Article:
Ginger lives in a state of apprehension as she is forever looking for accidents waiting to happen, which is driving a wedge between her and her daughter.  Mimi keeps busy with her three sons and her husbands very large family; neither ever discussing the past.  After the death of their mother, and the return of their younger sister Cally, Ginger decides to find out the truth about that summer in hope to understand her mother more and maybe herself as well.


This is a story of s family in an era when certain things were not talked about, and people did not ask questions, and how this effects those caught in the middle.  It is a very different scenario to society today where feelings and traumatic incidents are discussed a lot more.

The book is divided into alternating chapters that tell the story of the current day lives of Ginger, Mimi and their mother Glory, and the summer at Marthas Vineyard when they were children.  At first I did find this a bit confusing as there was nothing to distinguish between the split timeline, with many starting with the names of Ginger or Mimi, so it maybe took a page to realise which era I was reading about.  Apart from that the plot was easy to follow, it was well paced and slowly reveals the story of that summer.

The characters are well developed, and show how a trauma can effect your life;  Ginger is over cautious, always worried about what can go wrong, to the extent where it drives a wedge between her and her daughter.  Mimi just keeps busy and envelopes herself in her husbands large family.  Both are the way they are because of what happened.  My favourite character was Glory, their mother.  She may not have handled things very well but she did what she had to to survive.  I loved her eccentricities and her mixing up of words, her embellishing her acting abilities and quirky sayings.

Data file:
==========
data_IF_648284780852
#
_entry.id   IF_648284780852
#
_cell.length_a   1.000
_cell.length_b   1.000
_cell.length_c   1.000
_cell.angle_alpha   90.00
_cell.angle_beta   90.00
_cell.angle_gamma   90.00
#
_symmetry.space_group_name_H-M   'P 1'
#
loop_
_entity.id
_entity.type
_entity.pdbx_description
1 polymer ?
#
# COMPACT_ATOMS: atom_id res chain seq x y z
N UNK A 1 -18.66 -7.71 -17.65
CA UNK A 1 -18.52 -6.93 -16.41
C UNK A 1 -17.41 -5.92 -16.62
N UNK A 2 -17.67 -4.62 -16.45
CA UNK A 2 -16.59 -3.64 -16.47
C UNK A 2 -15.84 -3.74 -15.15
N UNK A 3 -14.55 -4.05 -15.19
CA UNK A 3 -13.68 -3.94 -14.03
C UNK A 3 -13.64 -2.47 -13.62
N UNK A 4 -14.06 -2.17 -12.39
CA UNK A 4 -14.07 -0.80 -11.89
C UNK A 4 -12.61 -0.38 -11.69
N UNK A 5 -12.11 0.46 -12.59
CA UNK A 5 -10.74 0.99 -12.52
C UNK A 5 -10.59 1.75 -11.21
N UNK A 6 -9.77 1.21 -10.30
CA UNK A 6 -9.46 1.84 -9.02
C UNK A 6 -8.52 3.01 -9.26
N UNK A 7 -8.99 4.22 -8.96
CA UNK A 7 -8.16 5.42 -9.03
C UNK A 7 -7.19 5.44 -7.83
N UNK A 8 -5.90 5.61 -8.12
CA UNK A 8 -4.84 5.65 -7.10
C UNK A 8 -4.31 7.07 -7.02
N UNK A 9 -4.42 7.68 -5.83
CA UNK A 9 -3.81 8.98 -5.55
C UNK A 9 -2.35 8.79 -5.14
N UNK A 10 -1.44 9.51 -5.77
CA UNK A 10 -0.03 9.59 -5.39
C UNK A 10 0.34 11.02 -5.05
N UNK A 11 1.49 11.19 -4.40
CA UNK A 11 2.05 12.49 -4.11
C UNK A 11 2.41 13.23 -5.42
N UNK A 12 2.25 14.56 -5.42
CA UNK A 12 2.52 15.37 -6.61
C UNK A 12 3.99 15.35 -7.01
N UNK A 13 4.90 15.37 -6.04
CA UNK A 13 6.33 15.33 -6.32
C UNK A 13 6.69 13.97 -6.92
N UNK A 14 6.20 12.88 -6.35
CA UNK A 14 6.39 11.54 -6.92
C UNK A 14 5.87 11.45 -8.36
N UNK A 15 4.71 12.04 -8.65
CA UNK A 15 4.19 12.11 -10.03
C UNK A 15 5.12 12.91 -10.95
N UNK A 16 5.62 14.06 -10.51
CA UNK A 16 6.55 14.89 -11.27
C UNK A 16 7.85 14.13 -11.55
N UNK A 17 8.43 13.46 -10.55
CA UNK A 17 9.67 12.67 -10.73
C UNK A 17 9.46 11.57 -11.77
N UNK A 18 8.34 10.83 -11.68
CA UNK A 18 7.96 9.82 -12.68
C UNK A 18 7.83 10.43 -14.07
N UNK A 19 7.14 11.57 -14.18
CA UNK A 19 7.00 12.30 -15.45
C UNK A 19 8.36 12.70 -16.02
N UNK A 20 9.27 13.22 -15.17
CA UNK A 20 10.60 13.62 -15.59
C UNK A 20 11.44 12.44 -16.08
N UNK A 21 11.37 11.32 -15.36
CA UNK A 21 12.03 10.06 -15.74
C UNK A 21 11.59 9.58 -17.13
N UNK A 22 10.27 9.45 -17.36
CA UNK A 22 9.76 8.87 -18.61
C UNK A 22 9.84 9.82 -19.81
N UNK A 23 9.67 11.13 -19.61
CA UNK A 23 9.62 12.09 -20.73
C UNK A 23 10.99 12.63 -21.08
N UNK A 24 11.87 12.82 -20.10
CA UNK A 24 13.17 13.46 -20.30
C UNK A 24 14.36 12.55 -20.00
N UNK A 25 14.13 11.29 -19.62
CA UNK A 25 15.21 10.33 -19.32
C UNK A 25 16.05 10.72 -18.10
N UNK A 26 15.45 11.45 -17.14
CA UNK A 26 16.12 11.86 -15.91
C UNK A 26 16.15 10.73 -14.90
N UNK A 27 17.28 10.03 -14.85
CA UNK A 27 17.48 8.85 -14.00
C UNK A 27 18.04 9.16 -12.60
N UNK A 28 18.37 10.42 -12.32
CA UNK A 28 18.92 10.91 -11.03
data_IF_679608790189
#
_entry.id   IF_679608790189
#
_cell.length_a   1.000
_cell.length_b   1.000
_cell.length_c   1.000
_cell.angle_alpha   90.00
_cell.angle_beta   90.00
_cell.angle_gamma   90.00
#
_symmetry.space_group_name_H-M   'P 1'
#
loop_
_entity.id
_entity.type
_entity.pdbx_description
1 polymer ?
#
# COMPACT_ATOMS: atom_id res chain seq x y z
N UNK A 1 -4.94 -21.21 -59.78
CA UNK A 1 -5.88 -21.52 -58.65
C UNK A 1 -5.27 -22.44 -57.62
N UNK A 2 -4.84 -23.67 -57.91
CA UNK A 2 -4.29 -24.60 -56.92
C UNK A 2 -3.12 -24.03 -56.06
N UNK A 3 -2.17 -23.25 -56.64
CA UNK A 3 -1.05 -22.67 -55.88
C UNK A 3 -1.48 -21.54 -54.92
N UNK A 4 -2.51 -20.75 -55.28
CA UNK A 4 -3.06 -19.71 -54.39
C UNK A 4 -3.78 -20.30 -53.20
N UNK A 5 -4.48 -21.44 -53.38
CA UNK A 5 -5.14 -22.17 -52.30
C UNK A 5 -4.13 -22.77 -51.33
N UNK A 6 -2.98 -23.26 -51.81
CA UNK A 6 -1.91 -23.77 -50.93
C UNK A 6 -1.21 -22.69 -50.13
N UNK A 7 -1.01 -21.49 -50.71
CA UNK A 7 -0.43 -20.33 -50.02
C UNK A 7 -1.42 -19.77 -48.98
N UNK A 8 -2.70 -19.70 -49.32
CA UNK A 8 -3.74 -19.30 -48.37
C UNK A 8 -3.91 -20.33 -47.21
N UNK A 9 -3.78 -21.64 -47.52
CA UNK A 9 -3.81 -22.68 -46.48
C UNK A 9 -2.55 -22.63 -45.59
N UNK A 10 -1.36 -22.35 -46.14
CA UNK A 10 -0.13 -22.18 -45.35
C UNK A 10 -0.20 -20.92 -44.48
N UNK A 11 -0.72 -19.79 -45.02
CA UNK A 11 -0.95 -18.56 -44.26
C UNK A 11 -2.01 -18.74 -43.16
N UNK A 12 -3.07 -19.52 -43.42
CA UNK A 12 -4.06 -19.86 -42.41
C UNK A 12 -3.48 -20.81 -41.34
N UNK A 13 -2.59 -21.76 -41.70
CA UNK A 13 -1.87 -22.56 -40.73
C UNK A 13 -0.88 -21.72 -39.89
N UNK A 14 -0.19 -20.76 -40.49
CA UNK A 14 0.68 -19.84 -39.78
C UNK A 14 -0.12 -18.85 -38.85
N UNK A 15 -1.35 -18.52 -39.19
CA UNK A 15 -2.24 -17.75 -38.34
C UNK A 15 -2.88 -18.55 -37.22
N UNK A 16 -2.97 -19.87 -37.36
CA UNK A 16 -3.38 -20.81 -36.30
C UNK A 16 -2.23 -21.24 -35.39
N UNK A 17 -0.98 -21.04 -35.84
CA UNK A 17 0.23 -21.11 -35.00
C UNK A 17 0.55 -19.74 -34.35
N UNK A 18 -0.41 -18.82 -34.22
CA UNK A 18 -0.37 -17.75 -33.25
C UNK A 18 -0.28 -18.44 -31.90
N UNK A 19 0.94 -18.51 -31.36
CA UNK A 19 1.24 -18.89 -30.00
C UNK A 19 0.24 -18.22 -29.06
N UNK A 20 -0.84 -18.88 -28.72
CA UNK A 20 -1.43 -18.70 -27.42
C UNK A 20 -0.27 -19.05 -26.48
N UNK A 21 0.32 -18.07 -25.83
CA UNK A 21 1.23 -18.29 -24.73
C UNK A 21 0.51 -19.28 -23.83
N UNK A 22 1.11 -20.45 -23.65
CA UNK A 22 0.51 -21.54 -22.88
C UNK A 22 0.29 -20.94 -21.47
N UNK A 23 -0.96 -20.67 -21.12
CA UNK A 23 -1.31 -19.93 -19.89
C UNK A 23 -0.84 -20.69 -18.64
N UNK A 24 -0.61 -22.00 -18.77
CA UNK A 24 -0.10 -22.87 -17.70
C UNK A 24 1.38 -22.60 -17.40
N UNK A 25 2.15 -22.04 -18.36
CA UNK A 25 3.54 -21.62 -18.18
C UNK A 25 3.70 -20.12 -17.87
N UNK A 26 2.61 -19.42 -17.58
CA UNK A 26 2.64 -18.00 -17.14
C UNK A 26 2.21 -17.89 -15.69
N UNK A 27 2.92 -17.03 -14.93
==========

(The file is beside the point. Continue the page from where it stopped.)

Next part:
Sisters One, Two, Three is a lovely book that is well written and easy to read.  It is emotional at times but there is also a lot of humour.  It gives a real insight into a different era where certain subjects were not discussed and you were just expected to get on with your life no matter what happened.  On the whole a very enjoyable read.


Good Me, Bad Me by Ali Land published 12 January 2017




Annie is now Millie; a new name, a new family and a new life.  As Annie she was the daughter of a serial killer, her mother.